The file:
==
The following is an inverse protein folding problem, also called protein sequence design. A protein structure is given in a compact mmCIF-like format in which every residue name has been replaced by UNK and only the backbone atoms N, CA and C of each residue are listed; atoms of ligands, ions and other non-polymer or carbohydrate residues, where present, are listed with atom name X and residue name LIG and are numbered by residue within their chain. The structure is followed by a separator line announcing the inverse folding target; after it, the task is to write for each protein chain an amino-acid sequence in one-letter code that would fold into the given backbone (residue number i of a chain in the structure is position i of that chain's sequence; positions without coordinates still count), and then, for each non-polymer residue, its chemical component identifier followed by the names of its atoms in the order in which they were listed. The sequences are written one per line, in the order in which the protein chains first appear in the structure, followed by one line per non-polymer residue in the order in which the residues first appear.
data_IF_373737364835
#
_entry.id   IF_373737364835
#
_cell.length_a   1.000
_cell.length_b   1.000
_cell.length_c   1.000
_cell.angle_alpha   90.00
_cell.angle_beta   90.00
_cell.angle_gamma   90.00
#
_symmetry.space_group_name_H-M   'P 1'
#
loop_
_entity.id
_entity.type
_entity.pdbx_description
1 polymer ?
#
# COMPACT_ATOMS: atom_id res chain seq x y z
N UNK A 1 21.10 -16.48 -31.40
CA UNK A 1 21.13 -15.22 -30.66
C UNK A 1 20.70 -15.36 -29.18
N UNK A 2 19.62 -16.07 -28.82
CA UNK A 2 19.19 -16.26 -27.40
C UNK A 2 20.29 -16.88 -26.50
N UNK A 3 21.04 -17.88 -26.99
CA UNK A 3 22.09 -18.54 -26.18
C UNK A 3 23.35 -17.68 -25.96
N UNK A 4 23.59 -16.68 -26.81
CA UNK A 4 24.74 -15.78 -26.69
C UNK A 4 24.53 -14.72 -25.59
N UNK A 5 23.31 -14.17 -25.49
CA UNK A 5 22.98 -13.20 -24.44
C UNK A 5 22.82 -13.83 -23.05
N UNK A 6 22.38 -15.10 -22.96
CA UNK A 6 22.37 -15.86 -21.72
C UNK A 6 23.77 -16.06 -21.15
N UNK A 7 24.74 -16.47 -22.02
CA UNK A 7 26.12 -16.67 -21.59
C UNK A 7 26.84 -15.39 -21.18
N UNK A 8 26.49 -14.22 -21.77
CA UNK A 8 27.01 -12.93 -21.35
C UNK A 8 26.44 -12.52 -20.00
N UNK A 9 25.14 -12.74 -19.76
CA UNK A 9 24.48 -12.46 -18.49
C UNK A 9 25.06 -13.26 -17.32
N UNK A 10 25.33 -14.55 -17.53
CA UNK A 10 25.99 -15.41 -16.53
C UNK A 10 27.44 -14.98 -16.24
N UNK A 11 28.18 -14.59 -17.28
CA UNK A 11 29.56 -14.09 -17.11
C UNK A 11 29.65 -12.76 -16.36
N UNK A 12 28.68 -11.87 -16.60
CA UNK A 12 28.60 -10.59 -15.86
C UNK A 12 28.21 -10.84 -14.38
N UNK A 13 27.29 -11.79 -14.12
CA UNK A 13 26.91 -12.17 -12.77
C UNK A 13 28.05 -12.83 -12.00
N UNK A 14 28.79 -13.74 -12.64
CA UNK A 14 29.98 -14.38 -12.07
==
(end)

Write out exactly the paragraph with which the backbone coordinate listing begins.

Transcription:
The following is an inverse protein folding problem, also called protein sequence design. A protein structure is given in a compact mmCIF-like format in which every residue name has been replaced by UNK and only the backbone atoms N, CA and C of each residue are listed; atoms of ligands, ions and other non-polymer or carbohydrate residues, where present, are listed with atom name X and residue name LIG and are numbered by residue within their chain. The structure is followed by a separator line announcing the inverse folding target; after it, the task is to write for each protein chain an amino-acid sequence in one-letter code that would fold into the given backbone (residue number i of a chain in the structure is position i of that chain's sequence; positions without coordinates still count), and then, for each non-polymer residue, its chemical component identifier followed by the names of its atoms in the order in which they were listed. The sequences are written one per line, in the order in which the protein chains first appear in the structure, followed by one line per non-polymer residue in the order in which the residues first appear.